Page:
Monday, July 10, 2017

Yul Have To Thank Me Later

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I doubt this will surprise any of you who've read MNPP for any length of time longer than "starting with this sentence" but I have never seen the 1956 musical The King and I, starring Yul Brynner and Deborah Kerr. It's the sort of thing I have... avoided. Anyway tomorrow is Yul's birthday and so I made a pact with the folks at The Film Experience -- that I was going to watch The King and I, as long as they (i.e. you, since "you" can be a part of "they") told me some stuff about it in the comments of this week's The King and I themed "Beauty vs Beast" which you can check out right here. We'll see if anybody has anything to say, but I'm keeping my part of the bargain! Probably!
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3 comments:

Hayley March said...

Check out the other movie he made with Kerr. It's called The Journey.

Anonymous said...

What do you want to know? It's a highly fictionalized, romanticized (read: white washed) redoing of the real Anna Leonowens book, which is of questionable accuracy in and of itself. It's banned in Thailand to this day for this reason.

But, as a musical, it's brilliant. Brynner and Kerr are superb (though Kerr's singing was dubbed by Marni Noxon, who made a whole career out of dubbing actors who couldn't sing). The score is one of Rodgers and Hammerstein's best (well, with the exception of Whistle a Happy Tune, ugh). And it's hell of entertaining.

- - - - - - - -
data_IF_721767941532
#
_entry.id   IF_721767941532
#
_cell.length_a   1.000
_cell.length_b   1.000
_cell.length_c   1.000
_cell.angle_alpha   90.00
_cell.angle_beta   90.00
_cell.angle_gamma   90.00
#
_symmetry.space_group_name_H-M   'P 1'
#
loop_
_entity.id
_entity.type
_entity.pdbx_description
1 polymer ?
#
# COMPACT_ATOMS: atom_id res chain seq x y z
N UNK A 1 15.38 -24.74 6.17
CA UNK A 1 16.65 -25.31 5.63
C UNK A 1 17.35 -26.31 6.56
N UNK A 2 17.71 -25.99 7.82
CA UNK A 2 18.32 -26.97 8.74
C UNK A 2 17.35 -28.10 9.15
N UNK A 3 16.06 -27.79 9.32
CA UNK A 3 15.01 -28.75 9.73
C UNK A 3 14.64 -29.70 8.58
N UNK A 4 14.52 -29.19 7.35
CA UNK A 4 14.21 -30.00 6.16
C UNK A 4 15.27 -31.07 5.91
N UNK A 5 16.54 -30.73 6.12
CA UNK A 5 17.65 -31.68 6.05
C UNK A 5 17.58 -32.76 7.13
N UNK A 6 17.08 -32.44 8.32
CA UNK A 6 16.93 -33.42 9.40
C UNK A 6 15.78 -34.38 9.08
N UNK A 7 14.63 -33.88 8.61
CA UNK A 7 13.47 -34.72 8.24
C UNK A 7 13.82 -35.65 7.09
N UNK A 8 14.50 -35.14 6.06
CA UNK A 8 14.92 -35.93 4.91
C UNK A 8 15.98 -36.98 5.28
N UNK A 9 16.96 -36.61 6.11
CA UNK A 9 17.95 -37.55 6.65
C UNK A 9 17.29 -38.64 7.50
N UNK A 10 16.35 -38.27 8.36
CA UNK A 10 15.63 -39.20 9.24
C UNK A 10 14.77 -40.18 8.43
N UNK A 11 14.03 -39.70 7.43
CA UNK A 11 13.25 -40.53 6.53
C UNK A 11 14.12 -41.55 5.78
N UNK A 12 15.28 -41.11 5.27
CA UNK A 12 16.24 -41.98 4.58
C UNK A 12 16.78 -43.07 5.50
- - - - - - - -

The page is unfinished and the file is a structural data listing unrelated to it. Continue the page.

Anonymous said...

Yul Brynner is just the start, Debra Kerr and Rita Moreno, in those costumes, are luminous. Jerome Robbins choreography, particularly "The House Of Uncle Thomas"(a ballet based on "Uncle Tom's Cabin") and "Shall We Dance", was innovative. Please notice during Yul Brynner's solo "A Puzzlement" in the long shots he has an earring in some of the close-ups he does not. Truly one of the best uses of Cinema-Scope, You can understand the excitement of the '50's audiences when you see the panoramic shots. On the down side 20th blinked and cut the movie before release. I could never understand why musical numbers were cut to shorten the running time. And it was common. We don't really see a musical for the plot. But missing are Rita Moreno's "Lord And Master", the amazing "I have Dreamed" and Anna's "Shall I tell You What I think". The soundtrack album has the audio of these songs. The footage has never been found and reinserted.